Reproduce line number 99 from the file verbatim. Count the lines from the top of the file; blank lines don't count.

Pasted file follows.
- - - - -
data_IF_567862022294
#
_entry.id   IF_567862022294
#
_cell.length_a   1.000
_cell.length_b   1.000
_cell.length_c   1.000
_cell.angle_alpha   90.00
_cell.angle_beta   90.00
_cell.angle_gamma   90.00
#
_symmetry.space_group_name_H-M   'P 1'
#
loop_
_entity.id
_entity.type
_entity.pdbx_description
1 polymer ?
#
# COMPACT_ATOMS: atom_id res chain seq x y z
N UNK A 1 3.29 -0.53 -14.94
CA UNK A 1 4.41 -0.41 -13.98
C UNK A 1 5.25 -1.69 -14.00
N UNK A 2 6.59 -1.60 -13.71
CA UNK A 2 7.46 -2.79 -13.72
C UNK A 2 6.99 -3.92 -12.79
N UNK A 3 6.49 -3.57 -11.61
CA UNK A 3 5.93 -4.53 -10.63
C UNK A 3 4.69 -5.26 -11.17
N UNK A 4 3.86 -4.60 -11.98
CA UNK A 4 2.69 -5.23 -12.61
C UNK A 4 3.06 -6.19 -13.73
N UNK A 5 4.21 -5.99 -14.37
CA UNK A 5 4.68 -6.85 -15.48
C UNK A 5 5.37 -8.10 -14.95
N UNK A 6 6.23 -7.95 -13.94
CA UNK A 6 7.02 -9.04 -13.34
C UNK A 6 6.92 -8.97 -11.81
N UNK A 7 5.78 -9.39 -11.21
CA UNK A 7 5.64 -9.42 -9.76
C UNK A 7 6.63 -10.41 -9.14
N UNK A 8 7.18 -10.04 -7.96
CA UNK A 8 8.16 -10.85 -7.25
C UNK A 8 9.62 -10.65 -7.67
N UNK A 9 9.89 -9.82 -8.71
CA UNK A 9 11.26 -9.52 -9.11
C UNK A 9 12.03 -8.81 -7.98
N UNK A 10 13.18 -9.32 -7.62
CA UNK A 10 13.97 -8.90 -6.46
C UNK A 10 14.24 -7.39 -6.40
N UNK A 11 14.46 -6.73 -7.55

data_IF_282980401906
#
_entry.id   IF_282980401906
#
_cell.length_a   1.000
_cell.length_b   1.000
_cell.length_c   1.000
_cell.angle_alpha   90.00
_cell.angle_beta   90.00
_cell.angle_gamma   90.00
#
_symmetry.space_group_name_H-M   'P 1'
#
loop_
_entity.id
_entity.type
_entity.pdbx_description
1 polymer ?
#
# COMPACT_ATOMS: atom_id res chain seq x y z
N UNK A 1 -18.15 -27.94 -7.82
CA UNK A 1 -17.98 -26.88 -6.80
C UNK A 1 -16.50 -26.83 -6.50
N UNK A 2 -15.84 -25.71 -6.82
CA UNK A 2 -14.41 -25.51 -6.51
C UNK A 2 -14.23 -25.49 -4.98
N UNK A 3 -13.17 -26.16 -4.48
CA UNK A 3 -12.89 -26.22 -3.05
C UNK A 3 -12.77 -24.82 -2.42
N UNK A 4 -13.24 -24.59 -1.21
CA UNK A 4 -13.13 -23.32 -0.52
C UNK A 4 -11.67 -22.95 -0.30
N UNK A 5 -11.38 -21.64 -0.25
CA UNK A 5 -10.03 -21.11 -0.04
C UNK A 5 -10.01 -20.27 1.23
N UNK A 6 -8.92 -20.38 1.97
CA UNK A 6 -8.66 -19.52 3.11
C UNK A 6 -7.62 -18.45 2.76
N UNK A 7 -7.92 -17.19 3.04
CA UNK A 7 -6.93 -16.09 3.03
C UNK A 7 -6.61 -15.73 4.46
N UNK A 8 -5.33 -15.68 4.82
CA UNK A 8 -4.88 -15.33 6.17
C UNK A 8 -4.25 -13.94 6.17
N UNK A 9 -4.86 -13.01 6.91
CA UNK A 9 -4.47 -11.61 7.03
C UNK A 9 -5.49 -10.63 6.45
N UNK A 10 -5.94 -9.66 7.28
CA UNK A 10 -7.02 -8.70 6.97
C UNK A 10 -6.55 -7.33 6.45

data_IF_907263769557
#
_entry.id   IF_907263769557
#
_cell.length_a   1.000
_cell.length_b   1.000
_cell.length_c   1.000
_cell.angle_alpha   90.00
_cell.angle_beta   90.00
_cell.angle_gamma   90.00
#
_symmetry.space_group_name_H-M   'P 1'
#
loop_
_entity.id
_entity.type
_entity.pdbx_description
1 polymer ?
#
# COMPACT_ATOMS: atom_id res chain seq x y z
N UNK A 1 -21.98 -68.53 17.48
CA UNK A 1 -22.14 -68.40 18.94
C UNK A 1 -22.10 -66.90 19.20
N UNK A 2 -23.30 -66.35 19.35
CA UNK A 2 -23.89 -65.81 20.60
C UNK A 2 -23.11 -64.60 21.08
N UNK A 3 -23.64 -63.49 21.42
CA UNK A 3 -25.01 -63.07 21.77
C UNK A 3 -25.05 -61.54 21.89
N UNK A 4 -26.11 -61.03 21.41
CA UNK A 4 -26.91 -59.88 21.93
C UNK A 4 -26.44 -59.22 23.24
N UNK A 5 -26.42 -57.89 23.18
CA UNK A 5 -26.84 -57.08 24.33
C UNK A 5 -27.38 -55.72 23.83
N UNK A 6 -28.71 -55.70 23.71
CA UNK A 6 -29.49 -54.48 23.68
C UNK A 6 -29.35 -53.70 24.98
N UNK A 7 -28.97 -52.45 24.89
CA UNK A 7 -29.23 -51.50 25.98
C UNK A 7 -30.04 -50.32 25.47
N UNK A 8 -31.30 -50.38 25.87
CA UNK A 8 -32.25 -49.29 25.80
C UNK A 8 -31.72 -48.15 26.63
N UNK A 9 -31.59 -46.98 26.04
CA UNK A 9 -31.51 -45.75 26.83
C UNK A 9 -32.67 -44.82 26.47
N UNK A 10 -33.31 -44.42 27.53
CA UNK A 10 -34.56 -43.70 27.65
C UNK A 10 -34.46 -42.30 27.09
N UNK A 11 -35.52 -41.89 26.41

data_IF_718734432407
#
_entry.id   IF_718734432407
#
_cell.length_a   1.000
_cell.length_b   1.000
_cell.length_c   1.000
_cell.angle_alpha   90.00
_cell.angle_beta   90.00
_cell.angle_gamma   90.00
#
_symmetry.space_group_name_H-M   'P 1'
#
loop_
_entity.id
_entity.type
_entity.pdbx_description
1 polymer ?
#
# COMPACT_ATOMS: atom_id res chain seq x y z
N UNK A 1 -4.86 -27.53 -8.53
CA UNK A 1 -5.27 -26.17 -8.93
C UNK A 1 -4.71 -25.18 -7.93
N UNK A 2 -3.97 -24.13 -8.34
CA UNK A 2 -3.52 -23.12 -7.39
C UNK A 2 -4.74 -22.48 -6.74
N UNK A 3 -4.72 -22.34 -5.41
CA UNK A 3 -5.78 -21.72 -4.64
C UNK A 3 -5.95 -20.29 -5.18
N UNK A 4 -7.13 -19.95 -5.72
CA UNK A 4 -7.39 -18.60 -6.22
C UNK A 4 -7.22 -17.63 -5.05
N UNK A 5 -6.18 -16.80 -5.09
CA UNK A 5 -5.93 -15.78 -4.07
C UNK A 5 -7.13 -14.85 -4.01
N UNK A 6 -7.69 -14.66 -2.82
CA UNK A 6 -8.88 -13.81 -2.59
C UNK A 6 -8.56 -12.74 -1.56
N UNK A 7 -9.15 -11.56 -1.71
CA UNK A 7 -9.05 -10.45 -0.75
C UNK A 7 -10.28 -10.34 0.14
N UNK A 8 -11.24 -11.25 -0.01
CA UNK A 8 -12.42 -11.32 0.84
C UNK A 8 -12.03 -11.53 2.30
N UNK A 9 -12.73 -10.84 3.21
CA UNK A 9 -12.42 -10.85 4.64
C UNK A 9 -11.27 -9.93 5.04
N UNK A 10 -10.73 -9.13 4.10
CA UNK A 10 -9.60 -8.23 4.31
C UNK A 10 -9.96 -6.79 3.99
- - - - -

N UNK A 10 -5.94 -9.66 7.28